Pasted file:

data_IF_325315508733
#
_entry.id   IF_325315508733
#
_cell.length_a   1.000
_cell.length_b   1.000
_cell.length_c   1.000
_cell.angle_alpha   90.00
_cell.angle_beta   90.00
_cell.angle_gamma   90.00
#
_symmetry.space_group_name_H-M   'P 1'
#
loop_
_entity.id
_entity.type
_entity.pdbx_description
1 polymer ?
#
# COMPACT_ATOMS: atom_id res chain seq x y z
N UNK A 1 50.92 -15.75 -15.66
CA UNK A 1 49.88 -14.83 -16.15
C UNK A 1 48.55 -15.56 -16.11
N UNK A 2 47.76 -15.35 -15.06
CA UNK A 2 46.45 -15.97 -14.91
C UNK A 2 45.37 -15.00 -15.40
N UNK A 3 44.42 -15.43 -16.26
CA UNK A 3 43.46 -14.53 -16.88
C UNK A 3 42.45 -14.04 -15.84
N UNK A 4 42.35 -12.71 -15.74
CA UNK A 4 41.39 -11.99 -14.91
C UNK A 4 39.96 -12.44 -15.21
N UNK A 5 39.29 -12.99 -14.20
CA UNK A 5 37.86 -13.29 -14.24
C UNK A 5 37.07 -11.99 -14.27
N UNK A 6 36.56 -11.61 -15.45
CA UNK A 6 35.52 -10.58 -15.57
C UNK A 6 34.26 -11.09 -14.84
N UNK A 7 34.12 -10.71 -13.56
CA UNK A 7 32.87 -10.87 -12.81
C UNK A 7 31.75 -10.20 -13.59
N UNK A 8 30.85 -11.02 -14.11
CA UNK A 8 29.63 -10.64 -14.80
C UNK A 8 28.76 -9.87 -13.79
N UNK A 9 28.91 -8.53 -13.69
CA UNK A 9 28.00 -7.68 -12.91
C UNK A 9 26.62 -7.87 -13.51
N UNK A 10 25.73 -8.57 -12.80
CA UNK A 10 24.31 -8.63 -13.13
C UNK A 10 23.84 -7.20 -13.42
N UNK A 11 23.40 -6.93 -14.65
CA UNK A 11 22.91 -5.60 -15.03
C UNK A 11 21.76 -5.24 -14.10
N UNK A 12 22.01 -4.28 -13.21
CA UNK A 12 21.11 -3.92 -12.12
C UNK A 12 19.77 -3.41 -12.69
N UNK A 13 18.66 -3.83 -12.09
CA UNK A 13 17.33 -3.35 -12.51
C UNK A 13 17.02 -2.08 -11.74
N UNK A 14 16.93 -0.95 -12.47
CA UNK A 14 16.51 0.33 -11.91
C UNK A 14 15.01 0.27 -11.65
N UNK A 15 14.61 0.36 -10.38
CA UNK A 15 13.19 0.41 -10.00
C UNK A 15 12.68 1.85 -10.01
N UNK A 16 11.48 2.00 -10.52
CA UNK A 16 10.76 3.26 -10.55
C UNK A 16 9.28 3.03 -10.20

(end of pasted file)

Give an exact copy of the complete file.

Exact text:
data_IF_325315508733
#
_entry.id   IF_325315508733
#
_cell.length_a   1.000
_cell.length_b   1.000
_cell.length_c   1.000
_cell.angle_alpha   90.00
_cell.angle_beta   90.00
_cell.angle_gamma   90.00
#
_symmetry.space_group_name_H-M   'P 1'
#
loop_
_entity.id
_entity.type
_entity.pdbx_description
1 polymer ?
#
# COMPACT_ATOMS: atom_id res chain seq x y z
N UNK A 1 50.92 -15.75 -15.66
CA UNK A 1 49.88 -14.83 -16.15
C UNK A 1 48.55 -15.56 -16.11
N UNK A 2 47.76 -15.35 -15.06
CA UNK A 2 46.45 -15.97 -14.91
C UNK A 2 45.37 -15.00 -15.40
N UNK A 3 44.42 -15.43 -16.26
CA UNK A 3 43.46 -14.53 -16.88
C UNK A 3 42.45 -14.04 -15.84
N UNK A 4 42.35 -12.71 -15.74
CA UNK A 4 41.39 -11.99 -14.91
C UNK A 4 39.96 -12.44 -15.21
N UNK A 5 39.29 -12.99 -14.20
CA UNK A 5 37.86 -13.29 -14.24
C UNK A 5 37.07 -11.99 -14.27
N UNK A 6 36.56 -11.61 -15.45
CA UNK A 6 35.52 -10.58 -15.57
C UNK A 6 34.26 -11.09 -14.84
N UNK A 7 34.12 -10.71 -13.56
CA UNK A 7 32.87 -10.87 -12.81
C UNK A 7 31.75 -10.20 -13.59
N UNK A 8 30.85 -11.02 -14.11
CA UNK A 8 29.63 -10.64 -14.80
C UNK A 8 28.76 -9.87 -13.79
N UNK A 9 28.91 -8.53 -13.69
CA UNK A 9 28.00 -7.68 -12.91
C UNK A 9 26.62 -7.87 -13.51
N UNK A 10 25.73 -8.57 -12.80
CA UNK A 10 24.31 -8.63 -13.13
C UNK A 10 23.84 -7.20 -13.42
N UNK A 11 23.40 -6.93 -14.65
CA UNK A 11 22.91 -5.60 -15.03
C UNK A 11 21.76 -5.24 -14.10
N UNK A 12 22.01 -4.28 -13.21
CA UNK A 12 21.11 -3.92 -12.12
C UNK A 12 19.77 -3.41 -12.69
N UNK A 13 18.66 -3.83 -12.09
CA UNK A 13 17.33 -3.35 -12.51
C UNK A 13 17.02 -2.08 -11.74
N UNK A 14 16.93 -0.95 -12.47
CA UNK A 14 16.51 0.33 -11.91
C UNK A 14 15.01 0.27 -11.65
N UNK A 15 14.61 0.36 -10.38
CA UNK A 15 13.19 0.41 -10.00
C UNK A 15 12.68 1.85 -10.01
N UNK A 16 11.48 2.00 -10.52
CA UNK A 16 10.76 3.26 -10.55
C UNK A 16 9.28 3.03 -10.20